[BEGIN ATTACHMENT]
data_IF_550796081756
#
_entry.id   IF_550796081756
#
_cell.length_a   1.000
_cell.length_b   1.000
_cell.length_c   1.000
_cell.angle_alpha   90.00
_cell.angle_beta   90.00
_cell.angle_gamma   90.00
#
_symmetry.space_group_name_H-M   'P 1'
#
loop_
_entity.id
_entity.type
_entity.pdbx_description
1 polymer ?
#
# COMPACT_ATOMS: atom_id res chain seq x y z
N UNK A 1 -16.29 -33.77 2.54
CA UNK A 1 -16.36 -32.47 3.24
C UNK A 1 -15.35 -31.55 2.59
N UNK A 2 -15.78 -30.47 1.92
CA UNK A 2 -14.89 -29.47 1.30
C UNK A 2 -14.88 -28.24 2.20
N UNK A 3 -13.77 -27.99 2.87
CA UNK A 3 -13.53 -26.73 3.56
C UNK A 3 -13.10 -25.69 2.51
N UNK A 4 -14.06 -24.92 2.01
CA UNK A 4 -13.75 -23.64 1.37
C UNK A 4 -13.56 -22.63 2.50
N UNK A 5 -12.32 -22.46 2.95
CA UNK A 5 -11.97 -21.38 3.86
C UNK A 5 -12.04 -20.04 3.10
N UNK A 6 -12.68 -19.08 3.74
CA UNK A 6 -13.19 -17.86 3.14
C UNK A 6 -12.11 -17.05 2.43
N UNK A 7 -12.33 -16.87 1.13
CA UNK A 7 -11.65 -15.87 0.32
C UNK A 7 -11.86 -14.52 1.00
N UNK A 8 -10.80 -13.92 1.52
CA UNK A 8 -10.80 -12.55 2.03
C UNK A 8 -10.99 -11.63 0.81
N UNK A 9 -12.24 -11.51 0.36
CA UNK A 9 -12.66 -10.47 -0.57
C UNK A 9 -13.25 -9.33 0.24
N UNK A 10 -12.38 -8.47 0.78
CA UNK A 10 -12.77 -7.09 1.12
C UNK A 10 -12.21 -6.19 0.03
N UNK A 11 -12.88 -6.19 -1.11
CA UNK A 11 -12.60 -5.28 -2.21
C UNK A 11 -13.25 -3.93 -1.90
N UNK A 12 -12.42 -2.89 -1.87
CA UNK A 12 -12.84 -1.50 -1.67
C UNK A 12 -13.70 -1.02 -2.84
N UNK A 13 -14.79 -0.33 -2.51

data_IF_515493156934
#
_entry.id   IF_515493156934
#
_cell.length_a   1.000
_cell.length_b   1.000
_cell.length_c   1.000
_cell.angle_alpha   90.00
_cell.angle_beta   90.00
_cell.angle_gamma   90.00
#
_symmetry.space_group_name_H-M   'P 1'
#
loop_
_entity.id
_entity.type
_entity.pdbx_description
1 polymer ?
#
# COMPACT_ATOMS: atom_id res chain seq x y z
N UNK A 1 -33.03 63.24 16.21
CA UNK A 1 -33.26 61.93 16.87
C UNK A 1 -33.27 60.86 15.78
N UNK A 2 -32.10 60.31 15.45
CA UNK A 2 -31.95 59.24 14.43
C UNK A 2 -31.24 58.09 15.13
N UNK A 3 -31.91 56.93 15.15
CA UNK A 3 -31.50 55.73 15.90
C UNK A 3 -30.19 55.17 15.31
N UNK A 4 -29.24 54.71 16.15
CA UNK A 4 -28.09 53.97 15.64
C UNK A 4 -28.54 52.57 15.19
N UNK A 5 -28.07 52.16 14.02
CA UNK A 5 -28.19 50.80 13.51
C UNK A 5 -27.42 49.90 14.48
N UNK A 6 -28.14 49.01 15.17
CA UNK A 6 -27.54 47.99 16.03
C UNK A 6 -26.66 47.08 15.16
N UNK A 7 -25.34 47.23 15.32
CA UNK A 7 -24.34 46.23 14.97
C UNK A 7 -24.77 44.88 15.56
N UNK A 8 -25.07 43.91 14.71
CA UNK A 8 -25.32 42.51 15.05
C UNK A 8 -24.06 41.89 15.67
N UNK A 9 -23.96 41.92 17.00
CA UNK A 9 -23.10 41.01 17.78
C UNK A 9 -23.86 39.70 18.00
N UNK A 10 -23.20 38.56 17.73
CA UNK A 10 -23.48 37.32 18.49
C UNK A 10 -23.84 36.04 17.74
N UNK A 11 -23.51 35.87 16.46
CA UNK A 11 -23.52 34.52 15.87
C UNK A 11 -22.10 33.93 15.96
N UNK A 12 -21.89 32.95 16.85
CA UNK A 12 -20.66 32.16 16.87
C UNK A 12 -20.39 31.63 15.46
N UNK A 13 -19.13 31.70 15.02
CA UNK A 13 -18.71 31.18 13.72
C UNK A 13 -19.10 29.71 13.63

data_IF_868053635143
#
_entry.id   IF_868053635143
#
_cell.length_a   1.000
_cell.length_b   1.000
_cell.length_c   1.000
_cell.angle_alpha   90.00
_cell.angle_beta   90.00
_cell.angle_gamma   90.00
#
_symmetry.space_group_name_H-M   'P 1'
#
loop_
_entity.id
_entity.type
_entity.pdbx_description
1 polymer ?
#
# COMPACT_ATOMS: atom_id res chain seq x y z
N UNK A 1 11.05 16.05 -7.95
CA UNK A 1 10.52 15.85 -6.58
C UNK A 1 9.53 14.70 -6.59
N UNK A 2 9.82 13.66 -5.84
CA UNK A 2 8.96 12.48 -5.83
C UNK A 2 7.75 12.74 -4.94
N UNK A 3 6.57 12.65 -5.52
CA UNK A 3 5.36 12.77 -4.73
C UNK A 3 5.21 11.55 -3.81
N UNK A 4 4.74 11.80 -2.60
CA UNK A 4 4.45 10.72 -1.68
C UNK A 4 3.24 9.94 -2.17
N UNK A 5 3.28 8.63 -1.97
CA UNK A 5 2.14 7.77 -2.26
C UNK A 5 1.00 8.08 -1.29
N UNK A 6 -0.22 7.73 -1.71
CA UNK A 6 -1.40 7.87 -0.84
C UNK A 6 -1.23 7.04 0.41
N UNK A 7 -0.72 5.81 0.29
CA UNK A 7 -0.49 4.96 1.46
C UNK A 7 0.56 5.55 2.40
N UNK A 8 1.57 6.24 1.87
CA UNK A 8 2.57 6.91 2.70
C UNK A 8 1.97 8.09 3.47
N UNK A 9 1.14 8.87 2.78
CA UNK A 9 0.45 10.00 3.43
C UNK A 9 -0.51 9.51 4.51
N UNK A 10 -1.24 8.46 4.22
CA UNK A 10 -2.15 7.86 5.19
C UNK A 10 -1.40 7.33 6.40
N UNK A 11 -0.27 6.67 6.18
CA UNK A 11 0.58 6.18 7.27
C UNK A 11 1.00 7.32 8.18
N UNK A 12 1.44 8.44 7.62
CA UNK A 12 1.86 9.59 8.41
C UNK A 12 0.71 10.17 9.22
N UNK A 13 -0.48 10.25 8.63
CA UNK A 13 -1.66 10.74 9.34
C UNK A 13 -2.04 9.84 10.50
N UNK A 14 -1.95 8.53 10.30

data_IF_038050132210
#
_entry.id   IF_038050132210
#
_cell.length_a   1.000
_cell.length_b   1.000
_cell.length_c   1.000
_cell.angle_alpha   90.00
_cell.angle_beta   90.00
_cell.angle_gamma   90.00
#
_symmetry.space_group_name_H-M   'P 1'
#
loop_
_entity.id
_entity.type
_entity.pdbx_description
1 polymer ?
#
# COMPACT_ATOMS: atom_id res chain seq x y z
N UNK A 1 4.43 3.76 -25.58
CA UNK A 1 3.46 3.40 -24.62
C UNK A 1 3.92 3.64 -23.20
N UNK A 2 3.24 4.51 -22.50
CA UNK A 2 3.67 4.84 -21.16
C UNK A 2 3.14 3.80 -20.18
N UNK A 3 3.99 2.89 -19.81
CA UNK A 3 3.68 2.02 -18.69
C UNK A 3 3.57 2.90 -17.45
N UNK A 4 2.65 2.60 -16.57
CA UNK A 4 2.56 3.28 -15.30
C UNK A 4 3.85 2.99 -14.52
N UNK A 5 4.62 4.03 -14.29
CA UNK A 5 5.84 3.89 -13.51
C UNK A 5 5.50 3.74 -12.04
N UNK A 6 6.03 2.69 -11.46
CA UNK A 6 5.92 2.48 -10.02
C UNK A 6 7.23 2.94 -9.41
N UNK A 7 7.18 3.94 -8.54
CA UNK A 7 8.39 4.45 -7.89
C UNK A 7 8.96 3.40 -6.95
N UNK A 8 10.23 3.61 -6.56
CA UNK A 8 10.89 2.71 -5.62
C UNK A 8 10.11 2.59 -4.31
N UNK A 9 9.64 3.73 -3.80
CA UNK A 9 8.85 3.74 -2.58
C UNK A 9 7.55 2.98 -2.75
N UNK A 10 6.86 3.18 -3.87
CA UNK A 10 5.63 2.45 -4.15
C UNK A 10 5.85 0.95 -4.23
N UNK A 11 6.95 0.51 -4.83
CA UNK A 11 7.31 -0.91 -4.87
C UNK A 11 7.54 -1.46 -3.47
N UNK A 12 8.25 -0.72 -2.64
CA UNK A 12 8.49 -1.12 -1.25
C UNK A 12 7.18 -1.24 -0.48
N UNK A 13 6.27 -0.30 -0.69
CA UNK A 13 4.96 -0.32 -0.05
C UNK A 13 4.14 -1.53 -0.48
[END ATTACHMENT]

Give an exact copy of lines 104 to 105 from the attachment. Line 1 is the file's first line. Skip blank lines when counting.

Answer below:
C UNK A 9 -23.86 39.70 18.00
N UNK A 10 -23.20 38.56 17.73